Cyber attacks are increasing in complexity, likelihood, impact and volume.
The World Economic Forum has listed cyber attacks as the third most likely catastrophe, behind extreme weather events and natural disasters; and according to ASIO, Australia is the second likeliest target nation of the APAC region.
Among the wealth of high-risk sectors, Finance, Healthcare and the Public Sector are ranked at the top – with espionage accounting for 80 per cent of breaches and nation states accounting for 75 per cent of threat actors.
With the ever-increasing number of opportunities to embed technology into our organisational systems and processes, the effects of cyber-attacks are becoming progressively pervasive.
With this in mind, the Victorian Government’s first cyber security policy outlines a coordinated approach to threat response that involves all business decision makers; and ensures continuity of government services and systems following a serious threat.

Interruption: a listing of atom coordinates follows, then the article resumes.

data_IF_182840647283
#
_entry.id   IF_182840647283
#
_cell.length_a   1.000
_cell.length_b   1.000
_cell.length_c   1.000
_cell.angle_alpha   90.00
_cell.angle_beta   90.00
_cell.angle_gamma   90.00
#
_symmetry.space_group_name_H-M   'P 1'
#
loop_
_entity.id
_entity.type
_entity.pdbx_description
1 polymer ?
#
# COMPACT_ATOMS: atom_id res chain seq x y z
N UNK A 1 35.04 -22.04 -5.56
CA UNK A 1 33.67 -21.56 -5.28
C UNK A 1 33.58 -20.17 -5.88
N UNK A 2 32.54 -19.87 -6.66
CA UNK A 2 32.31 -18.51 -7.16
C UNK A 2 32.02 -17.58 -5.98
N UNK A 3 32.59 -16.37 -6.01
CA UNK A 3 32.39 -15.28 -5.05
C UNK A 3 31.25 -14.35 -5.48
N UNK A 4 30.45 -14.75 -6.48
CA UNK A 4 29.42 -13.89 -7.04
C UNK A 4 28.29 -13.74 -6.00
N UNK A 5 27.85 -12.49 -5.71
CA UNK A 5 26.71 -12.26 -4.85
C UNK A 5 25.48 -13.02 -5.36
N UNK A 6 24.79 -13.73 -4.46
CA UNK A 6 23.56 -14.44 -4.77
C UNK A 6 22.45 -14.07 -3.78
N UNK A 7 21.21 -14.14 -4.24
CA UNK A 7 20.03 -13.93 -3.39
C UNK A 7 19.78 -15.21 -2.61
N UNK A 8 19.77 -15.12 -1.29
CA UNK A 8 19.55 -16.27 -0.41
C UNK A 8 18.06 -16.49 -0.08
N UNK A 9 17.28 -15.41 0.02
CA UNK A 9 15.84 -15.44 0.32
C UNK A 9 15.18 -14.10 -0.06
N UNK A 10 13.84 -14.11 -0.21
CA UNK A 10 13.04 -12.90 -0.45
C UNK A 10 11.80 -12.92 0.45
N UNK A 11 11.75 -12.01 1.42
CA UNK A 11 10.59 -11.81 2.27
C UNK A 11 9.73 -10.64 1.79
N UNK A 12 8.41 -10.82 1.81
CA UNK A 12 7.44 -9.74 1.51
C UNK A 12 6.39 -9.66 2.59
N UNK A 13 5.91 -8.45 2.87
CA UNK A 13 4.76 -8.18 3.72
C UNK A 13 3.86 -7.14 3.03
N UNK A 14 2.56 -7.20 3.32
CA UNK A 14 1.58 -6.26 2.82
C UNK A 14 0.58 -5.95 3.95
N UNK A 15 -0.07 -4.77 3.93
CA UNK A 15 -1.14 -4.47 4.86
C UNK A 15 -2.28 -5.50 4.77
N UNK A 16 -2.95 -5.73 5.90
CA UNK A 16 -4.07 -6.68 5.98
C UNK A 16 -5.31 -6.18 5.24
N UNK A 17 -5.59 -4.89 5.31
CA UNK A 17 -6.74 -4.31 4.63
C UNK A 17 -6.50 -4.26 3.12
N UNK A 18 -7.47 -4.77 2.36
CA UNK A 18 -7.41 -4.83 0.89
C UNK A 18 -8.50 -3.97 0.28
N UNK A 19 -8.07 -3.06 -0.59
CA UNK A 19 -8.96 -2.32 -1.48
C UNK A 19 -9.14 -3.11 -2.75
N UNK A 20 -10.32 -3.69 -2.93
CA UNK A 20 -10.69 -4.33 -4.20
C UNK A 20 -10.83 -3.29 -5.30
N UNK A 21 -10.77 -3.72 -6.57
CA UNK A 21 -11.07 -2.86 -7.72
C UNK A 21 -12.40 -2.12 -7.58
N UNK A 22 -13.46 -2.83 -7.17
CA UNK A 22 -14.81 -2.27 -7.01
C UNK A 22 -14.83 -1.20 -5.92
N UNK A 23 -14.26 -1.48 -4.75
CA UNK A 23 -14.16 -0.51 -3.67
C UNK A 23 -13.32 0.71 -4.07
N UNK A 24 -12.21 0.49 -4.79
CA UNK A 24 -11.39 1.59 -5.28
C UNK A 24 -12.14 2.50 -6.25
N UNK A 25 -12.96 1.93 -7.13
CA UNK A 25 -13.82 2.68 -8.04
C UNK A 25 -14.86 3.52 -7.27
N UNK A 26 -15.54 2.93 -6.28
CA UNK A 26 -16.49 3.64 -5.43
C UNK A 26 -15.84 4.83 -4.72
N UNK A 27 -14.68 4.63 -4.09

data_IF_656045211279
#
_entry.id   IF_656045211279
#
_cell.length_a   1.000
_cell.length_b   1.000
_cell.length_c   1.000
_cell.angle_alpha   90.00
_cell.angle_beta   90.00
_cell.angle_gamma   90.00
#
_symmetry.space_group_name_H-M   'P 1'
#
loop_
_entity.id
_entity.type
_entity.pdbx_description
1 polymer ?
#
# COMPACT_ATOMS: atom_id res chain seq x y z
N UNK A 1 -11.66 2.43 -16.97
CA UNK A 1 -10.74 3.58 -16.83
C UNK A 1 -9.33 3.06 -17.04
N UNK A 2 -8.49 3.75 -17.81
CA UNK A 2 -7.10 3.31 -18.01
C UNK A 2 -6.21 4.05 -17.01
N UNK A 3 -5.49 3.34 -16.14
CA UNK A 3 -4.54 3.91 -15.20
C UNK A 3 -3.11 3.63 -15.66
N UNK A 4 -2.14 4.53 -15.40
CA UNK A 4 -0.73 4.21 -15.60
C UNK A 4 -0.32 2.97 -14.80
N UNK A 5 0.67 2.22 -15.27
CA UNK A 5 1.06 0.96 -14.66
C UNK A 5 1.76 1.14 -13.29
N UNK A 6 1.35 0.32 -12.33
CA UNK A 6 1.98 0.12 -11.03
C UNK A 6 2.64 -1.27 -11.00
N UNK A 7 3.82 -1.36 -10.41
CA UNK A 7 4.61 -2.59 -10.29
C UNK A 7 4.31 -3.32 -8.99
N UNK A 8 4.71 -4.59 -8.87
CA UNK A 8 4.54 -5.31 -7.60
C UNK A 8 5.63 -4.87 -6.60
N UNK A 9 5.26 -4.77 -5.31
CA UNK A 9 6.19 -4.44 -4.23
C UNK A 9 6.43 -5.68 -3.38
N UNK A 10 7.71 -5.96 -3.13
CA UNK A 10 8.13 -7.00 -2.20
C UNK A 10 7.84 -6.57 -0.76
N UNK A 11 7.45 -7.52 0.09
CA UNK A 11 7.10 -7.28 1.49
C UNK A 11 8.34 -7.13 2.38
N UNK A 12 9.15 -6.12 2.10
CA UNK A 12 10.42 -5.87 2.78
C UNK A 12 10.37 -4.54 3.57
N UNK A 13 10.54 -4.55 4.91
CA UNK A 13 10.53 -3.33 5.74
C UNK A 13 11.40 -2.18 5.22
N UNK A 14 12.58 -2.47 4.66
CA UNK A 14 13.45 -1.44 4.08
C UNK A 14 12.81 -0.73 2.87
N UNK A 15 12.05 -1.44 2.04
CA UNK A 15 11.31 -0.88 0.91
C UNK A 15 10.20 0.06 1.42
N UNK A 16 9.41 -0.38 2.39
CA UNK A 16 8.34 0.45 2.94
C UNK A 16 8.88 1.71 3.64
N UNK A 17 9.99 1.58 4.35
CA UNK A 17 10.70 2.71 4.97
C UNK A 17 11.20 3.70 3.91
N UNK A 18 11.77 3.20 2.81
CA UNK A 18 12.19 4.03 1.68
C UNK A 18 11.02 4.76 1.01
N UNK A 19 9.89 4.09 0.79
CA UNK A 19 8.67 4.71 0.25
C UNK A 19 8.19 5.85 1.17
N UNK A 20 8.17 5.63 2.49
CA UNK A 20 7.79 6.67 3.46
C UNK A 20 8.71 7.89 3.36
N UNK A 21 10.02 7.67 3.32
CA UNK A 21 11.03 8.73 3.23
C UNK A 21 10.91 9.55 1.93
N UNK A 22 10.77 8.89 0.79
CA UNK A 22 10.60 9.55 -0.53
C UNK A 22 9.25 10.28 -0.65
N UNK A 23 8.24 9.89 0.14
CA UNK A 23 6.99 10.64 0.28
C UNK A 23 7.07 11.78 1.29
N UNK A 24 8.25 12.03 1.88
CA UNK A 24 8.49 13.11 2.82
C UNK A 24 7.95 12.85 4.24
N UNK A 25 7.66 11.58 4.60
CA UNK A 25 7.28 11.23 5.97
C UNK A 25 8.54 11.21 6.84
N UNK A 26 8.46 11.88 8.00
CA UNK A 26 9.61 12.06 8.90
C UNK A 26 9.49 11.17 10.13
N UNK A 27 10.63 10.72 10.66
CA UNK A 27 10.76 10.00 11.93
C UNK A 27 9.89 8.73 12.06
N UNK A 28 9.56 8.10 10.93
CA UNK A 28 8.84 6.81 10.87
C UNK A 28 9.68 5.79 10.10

It acknowledges that cyber prevention and resilience is a business issue, not just an IT one; and equips all business leaders with the support they need to make safe and informed choices, when implementing technology to improve customer experience and enterprise innovation.
Victoria’s first Whole-of-Victorian-Government Chief Information Security Officer, John O’Driscoll, was appointed in October 2017 to lead the cyber security transformation.
Mr. O’ Driscoll is due to speak at ISACA’s Oceania CACS Conference -3-4 September in Melbourne, where he will outline details of the 23-point strategy – including its approach, focus on partnering and risk, progress-to-date and challenges and lessons learned from implementation.
In a heightened climate of risk, the conference takes a fresh look at the cyber security policies that are being rolled out in various high-profile organisations – with a view to uncovering best practice approaches.
Now in its fourth decade, the event has firmly established itself as the leading IT governance event in Australasia.